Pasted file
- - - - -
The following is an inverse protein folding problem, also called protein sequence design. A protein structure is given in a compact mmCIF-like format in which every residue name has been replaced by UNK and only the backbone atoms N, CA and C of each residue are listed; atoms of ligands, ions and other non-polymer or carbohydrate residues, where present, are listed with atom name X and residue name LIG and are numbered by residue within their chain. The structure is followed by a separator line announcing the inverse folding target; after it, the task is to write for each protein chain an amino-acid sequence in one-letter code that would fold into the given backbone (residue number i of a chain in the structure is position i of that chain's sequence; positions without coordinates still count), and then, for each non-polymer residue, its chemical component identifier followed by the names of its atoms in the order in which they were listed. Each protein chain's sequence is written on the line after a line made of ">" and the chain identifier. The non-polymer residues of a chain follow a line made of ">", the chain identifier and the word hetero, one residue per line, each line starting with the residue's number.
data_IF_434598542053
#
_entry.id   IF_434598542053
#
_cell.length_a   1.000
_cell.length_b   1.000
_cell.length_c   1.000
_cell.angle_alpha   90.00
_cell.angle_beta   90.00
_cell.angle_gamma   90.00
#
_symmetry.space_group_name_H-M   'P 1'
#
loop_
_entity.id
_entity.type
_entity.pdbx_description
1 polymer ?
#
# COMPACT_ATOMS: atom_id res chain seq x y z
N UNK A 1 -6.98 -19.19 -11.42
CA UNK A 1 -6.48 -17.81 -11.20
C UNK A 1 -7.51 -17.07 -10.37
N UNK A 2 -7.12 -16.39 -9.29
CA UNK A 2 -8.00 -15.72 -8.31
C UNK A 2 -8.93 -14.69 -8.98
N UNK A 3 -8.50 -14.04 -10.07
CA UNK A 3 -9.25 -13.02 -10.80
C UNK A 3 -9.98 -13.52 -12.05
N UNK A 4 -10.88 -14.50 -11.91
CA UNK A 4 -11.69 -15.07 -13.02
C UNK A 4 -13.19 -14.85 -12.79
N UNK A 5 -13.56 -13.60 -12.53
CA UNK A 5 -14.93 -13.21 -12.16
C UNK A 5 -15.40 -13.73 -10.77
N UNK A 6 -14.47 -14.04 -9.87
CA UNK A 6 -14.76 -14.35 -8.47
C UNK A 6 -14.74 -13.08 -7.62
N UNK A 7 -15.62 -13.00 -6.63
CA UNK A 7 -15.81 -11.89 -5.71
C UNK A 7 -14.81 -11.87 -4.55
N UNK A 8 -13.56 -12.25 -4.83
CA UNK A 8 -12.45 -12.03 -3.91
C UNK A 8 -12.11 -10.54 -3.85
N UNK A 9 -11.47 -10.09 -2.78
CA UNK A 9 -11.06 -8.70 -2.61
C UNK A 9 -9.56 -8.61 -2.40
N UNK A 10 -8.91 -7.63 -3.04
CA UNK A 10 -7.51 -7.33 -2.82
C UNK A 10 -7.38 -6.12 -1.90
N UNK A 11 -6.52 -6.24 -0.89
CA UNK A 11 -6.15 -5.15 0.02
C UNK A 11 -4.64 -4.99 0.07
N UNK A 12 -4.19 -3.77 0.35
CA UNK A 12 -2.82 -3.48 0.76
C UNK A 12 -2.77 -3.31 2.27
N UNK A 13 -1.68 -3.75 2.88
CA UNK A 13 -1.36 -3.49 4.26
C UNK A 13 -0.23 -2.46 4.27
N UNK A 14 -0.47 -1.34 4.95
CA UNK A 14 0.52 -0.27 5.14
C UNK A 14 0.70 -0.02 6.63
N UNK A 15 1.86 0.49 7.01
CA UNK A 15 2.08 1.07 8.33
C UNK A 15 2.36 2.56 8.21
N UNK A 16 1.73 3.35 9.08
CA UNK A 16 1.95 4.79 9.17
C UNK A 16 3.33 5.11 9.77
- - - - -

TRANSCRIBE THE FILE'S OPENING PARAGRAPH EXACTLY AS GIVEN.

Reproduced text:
The following is an inverse protein folding problem, also called protein sequence design. A protein structure is given in a compact mmCIF-like format in which every residue name has been replaced by UNK and only the backbone atoms N, CA and C of each residue are listed; atoms of ligands, ions and other non-polymer or carbohydrate residues, where present, are listed with atom name X and residue name LIG and are numbered by residue within their chain. The structure is followed by a separator line announcing the inverse folding target; after it, the task is to write for each protein chain an amino-acid sequence in one-letter code that would fold into the given backbone (residue number i of a chain in the structure is position i of that chain's sequence; positions without coordinates still count), and then, for each non-polymer residue, its chemical component identifier followed by the names of its atoms in the order in which they were listed. Each protein chain's sequence is written on the line after a line made of ">" and the chain identifier. The non-polymer residues of a chain follow a line made of ">", the chain identifier and the word hetero, one residue per line, each line starting with the residue's number.